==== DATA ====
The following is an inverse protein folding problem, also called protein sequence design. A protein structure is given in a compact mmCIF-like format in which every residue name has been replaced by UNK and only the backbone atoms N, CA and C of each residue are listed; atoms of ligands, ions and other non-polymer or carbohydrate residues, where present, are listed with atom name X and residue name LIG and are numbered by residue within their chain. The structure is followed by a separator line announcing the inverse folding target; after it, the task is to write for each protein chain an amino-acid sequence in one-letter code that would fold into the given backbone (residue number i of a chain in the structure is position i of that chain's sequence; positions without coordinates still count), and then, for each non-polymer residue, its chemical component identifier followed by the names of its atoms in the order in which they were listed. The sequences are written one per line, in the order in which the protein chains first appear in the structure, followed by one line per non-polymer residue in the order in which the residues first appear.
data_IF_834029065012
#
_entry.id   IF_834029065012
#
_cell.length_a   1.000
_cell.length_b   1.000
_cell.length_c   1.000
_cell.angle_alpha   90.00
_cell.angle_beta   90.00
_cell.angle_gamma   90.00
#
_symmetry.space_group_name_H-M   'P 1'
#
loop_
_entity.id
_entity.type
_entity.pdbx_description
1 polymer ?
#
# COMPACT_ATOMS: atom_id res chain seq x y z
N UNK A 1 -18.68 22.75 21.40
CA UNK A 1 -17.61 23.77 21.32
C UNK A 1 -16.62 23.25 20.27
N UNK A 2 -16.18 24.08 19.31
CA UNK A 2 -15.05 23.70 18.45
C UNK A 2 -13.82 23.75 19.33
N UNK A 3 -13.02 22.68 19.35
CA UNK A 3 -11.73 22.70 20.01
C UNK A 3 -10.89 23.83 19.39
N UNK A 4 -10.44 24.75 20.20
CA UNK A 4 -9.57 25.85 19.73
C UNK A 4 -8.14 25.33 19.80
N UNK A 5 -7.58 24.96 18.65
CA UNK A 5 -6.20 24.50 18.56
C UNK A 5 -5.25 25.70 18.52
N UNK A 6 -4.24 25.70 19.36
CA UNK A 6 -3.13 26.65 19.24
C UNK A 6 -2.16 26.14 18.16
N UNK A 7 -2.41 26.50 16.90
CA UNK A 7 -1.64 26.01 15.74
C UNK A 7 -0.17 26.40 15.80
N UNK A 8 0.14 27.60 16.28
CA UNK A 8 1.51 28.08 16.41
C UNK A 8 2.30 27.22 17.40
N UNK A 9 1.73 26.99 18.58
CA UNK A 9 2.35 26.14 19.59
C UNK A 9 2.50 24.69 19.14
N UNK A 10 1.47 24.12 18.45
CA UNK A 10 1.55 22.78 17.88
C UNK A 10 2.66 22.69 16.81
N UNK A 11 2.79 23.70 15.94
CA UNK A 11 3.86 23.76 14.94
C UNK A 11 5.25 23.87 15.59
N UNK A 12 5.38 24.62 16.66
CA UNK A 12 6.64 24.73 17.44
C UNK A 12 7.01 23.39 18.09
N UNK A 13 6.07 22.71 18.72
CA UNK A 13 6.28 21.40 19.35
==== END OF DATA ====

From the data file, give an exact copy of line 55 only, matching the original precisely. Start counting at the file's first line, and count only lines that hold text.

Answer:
N UNK A 12 5.38 24.62 16.66